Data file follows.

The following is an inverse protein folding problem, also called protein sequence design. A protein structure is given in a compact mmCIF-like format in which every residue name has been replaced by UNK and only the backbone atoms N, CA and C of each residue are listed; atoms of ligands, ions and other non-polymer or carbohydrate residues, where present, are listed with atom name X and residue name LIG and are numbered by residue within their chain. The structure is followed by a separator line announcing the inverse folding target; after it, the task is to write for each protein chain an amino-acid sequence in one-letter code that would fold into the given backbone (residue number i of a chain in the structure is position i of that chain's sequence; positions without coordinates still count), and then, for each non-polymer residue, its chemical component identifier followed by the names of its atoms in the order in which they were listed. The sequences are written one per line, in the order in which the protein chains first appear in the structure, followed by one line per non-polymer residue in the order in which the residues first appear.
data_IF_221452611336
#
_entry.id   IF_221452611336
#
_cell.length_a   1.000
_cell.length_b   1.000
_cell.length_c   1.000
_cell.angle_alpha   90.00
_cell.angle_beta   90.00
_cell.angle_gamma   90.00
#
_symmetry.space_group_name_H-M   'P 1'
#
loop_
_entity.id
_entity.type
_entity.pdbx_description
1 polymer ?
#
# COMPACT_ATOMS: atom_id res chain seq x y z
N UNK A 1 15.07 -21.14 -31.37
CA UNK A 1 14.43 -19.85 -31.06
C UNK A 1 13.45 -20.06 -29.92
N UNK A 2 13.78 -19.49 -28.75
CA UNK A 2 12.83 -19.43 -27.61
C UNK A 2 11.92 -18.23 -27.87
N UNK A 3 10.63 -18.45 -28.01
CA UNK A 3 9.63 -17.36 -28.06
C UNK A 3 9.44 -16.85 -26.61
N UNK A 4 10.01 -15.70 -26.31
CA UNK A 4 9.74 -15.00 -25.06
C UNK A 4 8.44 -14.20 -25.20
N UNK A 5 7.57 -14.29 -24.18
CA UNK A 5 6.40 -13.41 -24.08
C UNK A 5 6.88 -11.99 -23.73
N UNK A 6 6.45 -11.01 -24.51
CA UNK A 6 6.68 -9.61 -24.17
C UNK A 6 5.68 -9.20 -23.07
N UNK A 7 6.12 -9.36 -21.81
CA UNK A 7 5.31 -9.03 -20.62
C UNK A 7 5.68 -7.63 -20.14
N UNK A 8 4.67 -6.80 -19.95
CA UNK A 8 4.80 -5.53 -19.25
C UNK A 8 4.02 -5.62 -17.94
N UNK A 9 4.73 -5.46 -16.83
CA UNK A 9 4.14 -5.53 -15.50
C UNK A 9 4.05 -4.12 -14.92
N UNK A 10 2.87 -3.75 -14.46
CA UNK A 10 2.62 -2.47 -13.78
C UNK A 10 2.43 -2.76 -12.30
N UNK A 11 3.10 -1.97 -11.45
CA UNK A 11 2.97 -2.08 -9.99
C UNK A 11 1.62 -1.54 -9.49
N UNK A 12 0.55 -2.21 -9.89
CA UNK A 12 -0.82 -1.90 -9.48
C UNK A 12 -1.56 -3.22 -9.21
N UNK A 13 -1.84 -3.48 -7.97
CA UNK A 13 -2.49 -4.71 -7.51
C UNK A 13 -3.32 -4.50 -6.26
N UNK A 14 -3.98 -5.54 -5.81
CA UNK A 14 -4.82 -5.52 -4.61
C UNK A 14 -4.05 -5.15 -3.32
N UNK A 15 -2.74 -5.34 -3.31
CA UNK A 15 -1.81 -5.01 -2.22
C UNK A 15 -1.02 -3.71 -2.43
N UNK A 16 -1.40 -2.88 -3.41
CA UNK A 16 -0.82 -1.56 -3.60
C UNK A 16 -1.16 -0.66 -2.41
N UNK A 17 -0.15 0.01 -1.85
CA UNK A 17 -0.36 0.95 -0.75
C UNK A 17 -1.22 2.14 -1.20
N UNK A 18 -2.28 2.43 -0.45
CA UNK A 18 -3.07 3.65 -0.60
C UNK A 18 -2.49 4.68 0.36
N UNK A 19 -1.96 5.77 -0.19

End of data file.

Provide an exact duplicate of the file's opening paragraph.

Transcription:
The following is an inverse protein folding problem, also called protein sequence design. A protein structure is given in a compact mmCIF-like format in which every residue name has been replaced by UNK and only the backbone atoms N, CA and C of each residue are listed; atoms of ligands, ions and other non-polymer or carbohydrate residues, where present, are listed with atom name X and residue name LIG and are numbered by residue within their chain. The structure is followed by a separator line announcing the inverse folding target; after it, the task is to write for each protein chain an amino-acid sequence in one-letter code that would fold into the given backbone (residue number i of a chain in the structure is position i of that chain's sequence; positions without coordinates still count), and then, for each non-polymer residue, its chemical component identifier followed by the names of its atoms in the order in which they were listed. The sequences are written one per line, in the order in which the protein chains first appear in the structure, followed by one line per non-polymer residue in the order in which the residues first appear.